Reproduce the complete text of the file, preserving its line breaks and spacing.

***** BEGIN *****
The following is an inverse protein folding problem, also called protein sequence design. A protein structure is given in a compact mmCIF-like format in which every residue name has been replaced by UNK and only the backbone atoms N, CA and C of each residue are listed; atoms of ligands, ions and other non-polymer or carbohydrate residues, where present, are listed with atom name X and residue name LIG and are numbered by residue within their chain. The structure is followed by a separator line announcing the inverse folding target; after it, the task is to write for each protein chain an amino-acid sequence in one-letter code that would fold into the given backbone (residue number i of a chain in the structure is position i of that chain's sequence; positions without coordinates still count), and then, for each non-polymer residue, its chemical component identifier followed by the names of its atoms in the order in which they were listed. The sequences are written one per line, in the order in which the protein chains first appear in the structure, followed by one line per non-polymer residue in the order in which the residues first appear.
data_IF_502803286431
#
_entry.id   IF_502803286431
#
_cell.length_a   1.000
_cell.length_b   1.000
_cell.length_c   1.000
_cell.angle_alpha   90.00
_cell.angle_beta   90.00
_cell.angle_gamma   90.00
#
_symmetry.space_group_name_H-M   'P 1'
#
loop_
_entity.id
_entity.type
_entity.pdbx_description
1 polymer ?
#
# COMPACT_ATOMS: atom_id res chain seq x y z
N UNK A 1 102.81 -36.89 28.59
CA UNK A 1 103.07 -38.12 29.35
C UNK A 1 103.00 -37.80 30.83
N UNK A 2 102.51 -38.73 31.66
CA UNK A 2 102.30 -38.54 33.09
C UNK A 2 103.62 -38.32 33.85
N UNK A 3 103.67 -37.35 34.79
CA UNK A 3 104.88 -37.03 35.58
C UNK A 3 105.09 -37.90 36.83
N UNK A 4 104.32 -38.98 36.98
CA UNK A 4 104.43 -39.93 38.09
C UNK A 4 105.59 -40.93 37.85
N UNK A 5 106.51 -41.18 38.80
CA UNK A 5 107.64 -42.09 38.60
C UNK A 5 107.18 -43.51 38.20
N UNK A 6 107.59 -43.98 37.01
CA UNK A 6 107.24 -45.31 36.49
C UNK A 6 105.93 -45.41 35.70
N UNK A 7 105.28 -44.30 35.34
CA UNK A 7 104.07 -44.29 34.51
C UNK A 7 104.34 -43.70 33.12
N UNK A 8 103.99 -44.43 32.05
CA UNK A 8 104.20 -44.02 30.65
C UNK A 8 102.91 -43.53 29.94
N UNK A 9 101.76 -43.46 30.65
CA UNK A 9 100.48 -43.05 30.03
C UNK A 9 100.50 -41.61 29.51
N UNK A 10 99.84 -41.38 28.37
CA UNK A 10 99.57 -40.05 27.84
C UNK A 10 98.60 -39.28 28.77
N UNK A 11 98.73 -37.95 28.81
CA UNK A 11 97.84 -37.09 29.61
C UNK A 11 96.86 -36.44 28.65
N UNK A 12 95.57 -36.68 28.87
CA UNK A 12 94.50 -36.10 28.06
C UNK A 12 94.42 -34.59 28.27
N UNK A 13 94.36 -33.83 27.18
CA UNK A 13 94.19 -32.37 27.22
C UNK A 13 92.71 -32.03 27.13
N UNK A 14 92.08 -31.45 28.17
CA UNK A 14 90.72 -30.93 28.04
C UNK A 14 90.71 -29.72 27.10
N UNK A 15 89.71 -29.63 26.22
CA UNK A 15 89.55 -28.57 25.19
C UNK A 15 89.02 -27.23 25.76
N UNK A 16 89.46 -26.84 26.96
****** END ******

The following is an inverse protein folding problem, also called protein sequence design. A protein structure is given in a compact mmCIF-like format in which every residue name has been replaced by UNK and only the backbone atoms N, CA and C of each residue are listed; atoms of ligands, ions and other non-polymer or carbohydrate residues, where present, are listed with atom name X and residue name LIG and are numbered by residue within their chain. The structure is followed by a separator line announcing the inverse folding target; after it, the task is to write for each protein chain an amino-acid sequence in one-letter code that would fold into the given backbone (residue number i of a chain in the structure is position i of that chain's sequence; positions without coordinates still count), and then, for each non-polymer residue, its chemical component identifier followed by the names of its atoms in the order in which they were listed. The sequences are written one per line, in the order in which the protein chains first appear in the structure, followed by one line per non-polymer residue in the order in which the residues first appear.
data_IF_502803286431
#
_entry.id   IF_502803286431
#
_cell.length_a   1.000
_cell.length_b   1.000
_cell.length_c   1.000
_cell.angle_alpha   90.00
_cell.angle_beta   90.00
_cell.angle_gamma   90.00
#
_symmetry.space_group_name_H-M   'P 1'
#
loop_
_entity.id
_entity.type
_entity.pdbx_description
1 polymer ?
#
# COMPACT_ATOMS: atom_id res chain seq x y z
N UNK A 1 102.81 -36.89 28.59
CA UNK A 1 103.07 -38.12 29.35
C UNK A 1 103.00 -37.80 30.83
N UNK A 2 102.51 -38.73 31.66
CA UNK A 2 102.30 -38.54 33.09
C UNK A 2 103.62 -38.32 33.85
N UNK A 3 103.67 -37.35 34.79
CA UNK A 3 104.88 -37.03 35.58
C UNK A 3 105.09 -37.90 36.83
N UNK A 4 104.32 -38.98 36.98
CA UNK A 4 104.43 -39.93 38.09
C UNK A 4 105.59 -40.93 37.85
N UNK A 5 106.51 -41.18 38.80
CA UNK A 5 107.64 -42.09 38.60
C UNK A 5 107.18 -43.51 38.20
N UNK A 6 107.59 -43.98 37.01
CA UNK A 6 107.24 -45.31 36.49
C UNK A 6 105.93 -45.41 35.70
N UNK A 7 105.28 -44.30 35.34
CA UNK A 7 104.07 -44.29 34.51
C UNK A 7 104.34 -43.70 33.12
N UNK A 8 103.99 -44.43 32.05
CA UNK A 8 104.20 -44.02 30.65
C UNK A 8 102.91 -43.53 29.94
N UNK A 9 101.76 -43.46 30.65
CA UNK A 9 100.48 -43.05 30.03
C UNK A 9 100.50 -41.61 29.51
N UNK A 10 99.84 -41.38 28.37
CA UNK A 10 99.57 -40.05 27.84
C UNK A 10 98.60 -39.28 28.77
N UNK A 11 98.73 -37.95 28.81
CA UNK A 11 97.84 -37.09 29.61
C UNK A 11 96.86 -36.44 28.65
N UNK A 12 95.57 -36.68 28.87
CA UNK A 12 94.50 -36.10 28.06
C UNK A 12 94.42 -34.59 28.27
N UNK A 13 94.36 -33.83 27.18
CA UNK A 13 94.19 -32.37 27.22
C UNK A 13 92.71 -32.03 27.13
N UNK A 14 92.08 -31.45 28.17
CA UNK A 14 90.72 -30.93 28.04
C UNK A 14 90.71 -29.72 27.10
N UNK A 15 89.71 -29.63 26.22
CA UNK A 15 89.55 -28.57 25.19
C UNK A 15 89.02 -27.23 25.76
N UNK A 16 89.46 -26.84 26.96